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The likelihood of a child being a bully triples if the child has a mental health disorder, according to a study conducted by Frances Turcotte-Benedict GS, a teaching fellow in pediatric emergency medicine at Hasbro Children's Hospital. Turcotte-Benedict presented her results at the national conference of the American Academy of Pediatrics in New Orleans Oct. 22.
Turcotte-Benedict analyzed the relationship between mental health diagnoses in children and bullying behavior based on data gathered in the 2007 National Survey of Children's Health. She also examined the correlation by disorder subtype, comparing bullying behavior of children with ADHD, anxiety, depression and Oppositional Defiant Disorder.
Children with depression were  three times more likely to be bullies, while those with Oppositional Defiant Disorder were six times as likely to exhibit bullying, which is defined as "repetitive, intentional aggression that involves a disparity of power between the victim and perpetrator," according to an AAP press release.
Turcotte-Benedict said she found the association between bullying behavior and depression "shocking," as children with depression are usually described as being introverted. But "depression manifests differently in children and adults," Turcotte-Benedict said, noting that depression sometime leads children to exhibit aggressive behavior toward others.
While bullying is a "popular topic in the media," and there is an "overwhelming amount of information out there about children who are victims of bullying," studying the mental health of bullies themselves is less charted territory, Turcotte-Benedict said.
"If we really want to learn more about this problem, we need to focus more on the kids who are doing the bullying," Turcotte-Benedict said.
The study is unique because it spans such a large age group - children in elementary, middle school and high school, Turcotte-Benedict said. Most bully studies focus only on middle schoolers, where bullying is considered to be at its peak, she said. Turcotte-Benedict's age-stratified analysis proved that bullying is just as prevalent in elementary school as in the later years and while a peak did occur in middle school, the discrepancy was not statistically significant. Twenty percent of high school students reported having been bullied within the last 12 months, according to the AAP release.
"It's important for us to start early in bully prevention," Turcotte-Benedict said.
One "limitation" of the study was that the data were parent-reported, and parents may be unaware or hesitant to disclose their child's bullying behavior, Turcotte-Benedict said.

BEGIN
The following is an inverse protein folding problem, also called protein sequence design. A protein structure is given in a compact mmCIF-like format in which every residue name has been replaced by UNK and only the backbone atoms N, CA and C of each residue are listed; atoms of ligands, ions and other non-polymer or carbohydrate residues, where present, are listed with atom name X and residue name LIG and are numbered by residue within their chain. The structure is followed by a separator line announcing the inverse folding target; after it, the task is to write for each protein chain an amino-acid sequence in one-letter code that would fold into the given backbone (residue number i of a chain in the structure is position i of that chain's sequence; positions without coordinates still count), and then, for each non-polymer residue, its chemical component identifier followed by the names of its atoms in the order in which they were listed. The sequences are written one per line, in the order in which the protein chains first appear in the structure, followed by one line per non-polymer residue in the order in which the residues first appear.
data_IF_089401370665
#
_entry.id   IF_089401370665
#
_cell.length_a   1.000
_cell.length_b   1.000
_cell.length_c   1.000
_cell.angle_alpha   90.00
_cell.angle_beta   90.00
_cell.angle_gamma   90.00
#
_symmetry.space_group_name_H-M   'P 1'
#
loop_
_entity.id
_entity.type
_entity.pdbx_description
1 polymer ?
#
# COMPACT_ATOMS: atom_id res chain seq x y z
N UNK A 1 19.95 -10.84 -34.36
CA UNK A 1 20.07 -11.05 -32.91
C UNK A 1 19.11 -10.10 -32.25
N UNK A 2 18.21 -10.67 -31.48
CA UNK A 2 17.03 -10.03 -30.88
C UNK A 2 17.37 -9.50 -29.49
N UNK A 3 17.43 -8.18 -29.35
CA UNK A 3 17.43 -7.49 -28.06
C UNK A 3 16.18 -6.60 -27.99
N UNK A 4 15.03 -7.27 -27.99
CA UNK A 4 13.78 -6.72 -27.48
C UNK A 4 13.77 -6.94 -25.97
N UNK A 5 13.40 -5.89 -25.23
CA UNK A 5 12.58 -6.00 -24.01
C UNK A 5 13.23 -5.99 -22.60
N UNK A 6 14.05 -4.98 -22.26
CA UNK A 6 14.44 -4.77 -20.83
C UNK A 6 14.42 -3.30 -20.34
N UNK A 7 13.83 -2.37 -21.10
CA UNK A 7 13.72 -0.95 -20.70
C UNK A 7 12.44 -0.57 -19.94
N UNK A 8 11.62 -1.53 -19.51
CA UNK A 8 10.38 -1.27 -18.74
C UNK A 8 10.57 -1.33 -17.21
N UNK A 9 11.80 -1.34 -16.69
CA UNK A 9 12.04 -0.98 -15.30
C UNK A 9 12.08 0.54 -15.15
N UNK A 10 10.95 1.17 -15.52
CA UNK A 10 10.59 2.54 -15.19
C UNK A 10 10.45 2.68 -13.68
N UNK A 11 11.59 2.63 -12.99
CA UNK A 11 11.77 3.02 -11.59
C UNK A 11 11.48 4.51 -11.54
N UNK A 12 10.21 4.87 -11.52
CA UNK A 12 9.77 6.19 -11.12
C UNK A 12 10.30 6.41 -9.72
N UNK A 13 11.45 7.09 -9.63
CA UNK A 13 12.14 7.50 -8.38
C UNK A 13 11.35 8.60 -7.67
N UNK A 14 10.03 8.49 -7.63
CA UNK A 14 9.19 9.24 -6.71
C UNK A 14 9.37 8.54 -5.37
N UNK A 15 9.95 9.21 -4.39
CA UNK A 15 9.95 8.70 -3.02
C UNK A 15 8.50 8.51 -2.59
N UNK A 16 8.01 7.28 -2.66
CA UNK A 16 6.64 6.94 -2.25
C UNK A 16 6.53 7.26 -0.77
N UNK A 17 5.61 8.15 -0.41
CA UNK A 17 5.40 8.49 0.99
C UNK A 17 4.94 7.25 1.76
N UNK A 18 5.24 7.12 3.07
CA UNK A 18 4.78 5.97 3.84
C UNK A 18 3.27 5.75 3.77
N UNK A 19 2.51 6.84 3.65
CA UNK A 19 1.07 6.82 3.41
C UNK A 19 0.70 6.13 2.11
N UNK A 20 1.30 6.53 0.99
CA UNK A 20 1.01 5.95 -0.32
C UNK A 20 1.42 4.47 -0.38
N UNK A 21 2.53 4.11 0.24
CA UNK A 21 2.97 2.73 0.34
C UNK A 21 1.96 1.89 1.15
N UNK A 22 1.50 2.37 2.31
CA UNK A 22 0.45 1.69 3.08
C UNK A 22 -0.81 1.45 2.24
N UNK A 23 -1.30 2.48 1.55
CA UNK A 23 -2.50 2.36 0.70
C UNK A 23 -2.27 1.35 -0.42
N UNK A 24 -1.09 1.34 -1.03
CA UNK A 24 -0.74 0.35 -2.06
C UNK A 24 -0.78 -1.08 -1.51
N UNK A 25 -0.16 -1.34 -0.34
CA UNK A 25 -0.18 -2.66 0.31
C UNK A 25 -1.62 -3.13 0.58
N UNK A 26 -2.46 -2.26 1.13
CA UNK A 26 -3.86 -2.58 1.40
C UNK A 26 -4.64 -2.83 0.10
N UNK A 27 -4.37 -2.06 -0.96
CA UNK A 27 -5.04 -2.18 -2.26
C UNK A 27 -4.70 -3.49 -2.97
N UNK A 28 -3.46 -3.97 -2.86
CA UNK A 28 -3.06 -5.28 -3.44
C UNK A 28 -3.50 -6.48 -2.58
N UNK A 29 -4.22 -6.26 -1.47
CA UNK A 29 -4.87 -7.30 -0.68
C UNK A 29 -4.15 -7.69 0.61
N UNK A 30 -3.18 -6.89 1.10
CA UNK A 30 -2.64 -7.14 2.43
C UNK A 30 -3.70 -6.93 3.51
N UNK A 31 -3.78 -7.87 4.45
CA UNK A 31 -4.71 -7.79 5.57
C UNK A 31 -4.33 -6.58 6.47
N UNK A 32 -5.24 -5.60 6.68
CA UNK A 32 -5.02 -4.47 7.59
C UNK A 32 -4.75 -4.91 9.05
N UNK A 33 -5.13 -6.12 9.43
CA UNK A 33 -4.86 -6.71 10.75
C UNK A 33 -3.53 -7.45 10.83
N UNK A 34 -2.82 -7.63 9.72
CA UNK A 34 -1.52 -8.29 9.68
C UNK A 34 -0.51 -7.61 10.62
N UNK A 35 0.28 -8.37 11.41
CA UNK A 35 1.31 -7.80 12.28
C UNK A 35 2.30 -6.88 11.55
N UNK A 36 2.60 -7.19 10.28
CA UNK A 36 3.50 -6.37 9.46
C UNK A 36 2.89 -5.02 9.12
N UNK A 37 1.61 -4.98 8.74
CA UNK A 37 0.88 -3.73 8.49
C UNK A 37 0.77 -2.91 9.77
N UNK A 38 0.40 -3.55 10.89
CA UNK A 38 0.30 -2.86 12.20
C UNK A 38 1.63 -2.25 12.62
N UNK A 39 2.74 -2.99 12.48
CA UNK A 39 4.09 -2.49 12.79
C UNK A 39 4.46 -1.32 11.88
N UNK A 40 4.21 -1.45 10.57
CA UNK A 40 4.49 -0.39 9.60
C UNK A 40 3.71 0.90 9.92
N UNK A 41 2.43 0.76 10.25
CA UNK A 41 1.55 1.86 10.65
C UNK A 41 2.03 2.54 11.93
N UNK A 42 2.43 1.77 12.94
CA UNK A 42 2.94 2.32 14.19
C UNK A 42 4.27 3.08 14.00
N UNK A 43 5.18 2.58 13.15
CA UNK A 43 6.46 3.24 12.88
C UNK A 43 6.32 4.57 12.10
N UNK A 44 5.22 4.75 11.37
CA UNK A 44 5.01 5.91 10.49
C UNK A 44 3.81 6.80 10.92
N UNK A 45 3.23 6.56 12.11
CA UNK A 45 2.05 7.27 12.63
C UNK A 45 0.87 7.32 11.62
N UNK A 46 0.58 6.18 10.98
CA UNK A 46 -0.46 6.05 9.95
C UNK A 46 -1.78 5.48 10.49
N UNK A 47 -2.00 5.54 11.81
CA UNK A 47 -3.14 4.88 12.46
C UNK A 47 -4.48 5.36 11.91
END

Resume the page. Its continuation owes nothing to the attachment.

"It would have been more accurate to survey teachers - they are the ones who are actually witnessing this in their classrooms," she said. The National Survey of Children's Health interviews nearly 92,000 families by telephone.
Despite this limitation, Turcotte-Benedict said the study's bullying and mental health rates were comparable to other studies - with approximately 16 percent of children suffering from mental health disorders.
Turcotte-Benedict said her interest in the topic of youth violence stems from her interactions in the emergency room with children diagnosed with mental health disorders. This study emerged from an individual study conducted in the two-semester PHP 2507-2508: "Biostatistics and Data Analysis" course taught by Annie Gjelsvik '91 PhD'03, assistant professor of community health and co-author of the study.
Gjelsvik said Turcotte-Benedict's study was "rare" in the way it has been presented at a major national conference - an opportunity achieved by only one other student out of the 42-student class.
"It was great the way she was able to hone in on a topic that is so timely and so important," Gjelsvik said. "Every professor wants their student to have practical applications for what they are learning."
Turcotte-Benedict said she hoped her presentation to the AAP "heightened the awareness of bullying to pediatricians."
In addition, Turcotte-Benedict said she wants her study to reach policymakers and schools - groups who have recognized the prevalence of bullying and enacted anti-bullying laws but could do more, she said.
"We need to take it to the next level," Turcotte-Benedict said, noting the need to re-evaluate which of these programs are most effective and combining mental health counseling and anti-bullying programs in schools.




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